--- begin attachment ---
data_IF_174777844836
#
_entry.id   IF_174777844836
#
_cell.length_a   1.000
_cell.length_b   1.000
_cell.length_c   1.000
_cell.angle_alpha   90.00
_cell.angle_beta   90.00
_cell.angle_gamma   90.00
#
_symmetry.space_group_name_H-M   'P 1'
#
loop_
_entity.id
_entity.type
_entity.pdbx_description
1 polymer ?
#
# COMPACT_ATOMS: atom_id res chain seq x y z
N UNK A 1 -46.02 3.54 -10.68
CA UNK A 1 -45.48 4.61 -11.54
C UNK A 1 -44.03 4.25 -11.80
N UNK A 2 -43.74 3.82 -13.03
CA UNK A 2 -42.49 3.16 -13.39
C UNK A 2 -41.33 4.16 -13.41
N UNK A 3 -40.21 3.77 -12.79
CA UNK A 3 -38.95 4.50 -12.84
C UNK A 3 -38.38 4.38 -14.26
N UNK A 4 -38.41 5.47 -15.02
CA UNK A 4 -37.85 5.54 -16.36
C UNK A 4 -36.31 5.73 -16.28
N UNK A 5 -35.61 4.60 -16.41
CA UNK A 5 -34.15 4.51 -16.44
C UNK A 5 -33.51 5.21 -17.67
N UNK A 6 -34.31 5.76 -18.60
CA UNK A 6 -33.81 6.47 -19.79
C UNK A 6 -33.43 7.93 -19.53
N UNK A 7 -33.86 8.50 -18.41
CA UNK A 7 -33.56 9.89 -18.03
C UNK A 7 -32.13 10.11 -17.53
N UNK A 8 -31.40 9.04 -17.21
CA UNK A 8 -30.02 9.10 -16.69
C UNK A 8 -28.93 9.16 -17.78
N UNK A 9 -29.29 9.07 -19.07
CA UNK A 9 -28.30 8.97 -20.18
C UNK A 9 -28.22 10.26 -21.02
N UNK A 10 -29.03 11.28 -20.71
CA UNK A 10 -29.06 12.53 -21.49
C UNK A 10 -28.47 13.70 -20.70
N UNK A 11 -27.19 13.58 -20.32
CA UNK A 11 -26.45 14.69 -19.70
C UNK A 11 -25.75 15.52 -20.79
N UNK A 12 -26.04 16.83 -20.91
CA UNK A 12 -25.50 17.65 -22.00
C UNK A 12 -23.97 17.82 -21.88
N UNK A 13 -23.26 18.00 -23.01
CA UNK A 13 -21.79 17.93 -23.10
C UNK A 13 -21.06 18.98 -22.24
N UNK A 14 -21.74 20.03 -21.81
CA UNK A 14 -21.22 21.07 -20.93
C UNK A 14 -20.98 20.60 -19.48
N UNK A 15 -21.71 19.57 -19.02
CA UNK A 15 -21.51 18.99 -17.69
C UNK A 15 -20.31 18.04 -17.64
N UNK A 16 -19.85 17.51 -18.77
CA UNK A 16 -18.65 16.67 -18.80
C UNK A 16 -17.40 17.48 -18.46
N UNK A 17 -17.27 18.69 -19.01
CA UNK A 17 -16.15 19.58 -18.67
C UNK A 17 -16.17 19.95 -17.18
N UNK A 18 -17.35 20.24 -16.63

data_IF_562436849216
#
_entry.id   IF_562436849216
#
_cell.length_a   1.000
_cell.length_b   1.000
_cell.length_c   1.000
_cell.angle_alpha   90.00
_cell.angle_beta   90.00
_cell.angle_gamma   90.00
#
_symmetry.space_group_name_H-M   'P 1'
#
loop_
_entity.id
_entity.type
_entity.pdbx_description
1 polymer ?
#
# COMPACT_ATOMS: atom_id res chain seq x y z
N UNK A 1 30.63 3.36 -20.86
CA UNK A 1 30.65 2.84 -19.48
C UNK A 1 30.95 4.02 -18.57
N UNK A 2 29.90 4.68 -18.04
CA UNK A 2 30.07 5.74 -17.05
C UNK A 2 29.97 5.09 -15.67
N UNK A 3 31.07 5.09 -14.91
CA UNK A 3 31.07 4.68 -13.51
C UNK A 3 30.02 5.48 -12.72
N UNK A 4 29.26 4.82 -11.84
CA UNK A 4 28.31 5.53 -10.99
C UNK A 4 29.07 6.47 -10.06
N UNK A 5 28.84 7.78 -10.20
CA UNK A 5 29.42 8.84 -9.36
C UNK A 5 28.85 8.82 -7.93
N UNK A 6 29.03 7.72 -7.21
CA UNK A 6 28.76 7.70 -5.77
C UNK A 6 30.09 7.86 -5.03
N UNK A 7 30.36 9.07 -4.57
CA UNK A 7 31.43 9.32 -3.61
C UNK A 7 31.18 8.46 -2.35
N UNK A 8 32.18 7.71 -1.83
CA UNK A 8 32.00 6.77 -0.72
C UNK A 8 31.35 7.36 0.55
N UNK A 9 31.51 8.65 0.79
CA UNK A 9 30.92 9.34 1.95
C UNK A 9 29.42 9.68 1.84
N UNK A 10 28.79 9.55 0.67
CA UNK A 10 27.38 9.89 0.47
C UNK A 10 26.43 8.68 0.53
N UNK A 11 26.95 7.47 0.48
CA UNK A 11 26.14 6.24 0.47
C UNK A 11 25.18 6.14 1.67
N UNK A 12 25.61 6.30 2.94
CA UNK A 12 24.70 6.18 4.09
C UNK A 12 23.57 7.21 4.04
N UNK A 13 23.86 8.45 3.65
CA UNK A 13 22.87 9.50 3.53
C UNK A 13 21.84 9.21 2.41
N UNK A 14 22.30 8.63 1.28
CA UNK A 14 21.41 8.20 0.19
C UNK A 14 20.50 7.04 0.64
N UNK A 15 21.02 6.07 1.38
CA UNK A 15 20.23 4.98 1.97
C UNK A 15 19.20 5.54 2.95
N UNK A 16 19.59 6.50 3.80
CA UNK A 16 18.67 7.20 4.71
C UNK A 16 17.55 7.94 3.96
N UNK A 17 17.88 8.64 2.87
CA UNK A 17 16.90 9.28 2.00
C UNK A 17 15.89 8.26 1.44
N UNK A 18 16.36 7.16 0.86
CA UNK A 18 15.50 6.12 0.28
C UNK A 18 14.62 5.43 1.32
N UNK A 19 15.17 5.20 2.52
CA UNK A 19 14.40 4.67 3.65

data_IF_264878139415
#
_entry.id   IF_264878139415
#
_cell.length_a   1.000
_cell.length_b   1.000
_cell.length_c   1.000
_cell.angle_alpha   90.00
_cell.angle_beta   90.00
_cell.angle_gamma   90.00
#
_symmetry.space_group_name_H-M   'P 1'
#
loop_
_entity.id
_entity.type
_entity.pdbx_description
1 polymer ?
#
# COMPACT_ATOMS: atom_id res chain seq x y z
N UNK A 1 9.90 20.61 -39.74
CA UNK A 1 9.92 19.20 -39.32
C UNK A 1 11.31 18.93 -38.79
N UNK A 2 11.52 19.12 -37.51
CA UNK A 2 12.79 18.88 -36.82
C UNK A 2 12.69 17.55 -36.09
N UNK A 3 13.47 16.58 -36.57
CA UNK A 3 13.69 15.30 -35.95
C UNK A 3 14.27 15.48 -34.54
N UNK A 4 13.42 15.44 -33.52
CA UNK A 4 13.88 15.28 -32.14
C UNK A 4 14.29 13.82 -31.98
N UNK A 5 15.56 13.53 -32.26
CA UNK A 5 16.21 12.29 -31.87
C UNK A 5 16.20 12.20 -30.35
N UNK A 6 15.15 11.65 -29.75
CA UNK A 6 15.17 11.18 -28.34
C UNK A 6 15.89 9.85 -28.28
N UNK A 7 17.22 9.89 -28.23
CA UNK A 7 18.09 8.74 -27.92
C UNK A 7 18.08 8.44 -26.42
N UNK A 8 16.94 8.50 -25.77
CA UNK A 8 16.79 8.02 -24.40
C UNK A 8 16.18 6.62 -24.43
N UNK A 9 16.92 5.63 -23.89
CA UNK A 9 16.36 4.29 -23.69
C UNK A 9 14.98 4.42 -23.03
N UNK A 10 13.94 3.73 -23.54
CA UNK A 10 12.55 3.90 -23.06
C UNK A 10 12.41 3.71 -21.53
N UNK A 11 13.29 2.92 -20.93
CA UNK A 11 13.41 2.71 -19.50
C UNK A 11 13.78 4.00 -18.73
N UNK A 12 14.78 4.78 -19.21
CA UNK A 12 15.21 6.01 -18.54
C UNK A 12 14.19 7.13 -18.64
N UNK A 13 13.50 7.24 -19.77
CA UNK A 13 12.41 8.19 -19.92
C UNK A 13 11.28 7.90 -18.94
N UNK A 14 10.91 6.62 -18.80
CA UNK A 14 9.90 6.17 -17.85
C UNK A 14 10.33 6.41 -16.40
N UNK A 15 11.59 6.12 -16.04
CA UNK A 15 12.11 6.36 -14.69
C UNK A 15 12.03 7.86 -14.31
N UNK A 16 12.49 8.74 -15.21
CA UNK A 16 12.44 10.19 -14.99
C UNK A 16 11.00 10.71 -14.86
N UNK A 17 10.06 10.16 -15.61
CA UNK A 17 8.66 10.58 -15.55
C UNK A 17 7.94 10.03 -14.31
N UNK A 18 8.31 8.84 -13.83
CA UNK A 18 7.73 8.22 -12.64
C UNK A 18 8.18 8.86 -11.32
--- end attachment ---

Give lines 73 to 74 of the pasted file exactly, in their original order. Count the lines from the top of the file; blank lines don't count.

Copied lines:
data_IF_562436849216
#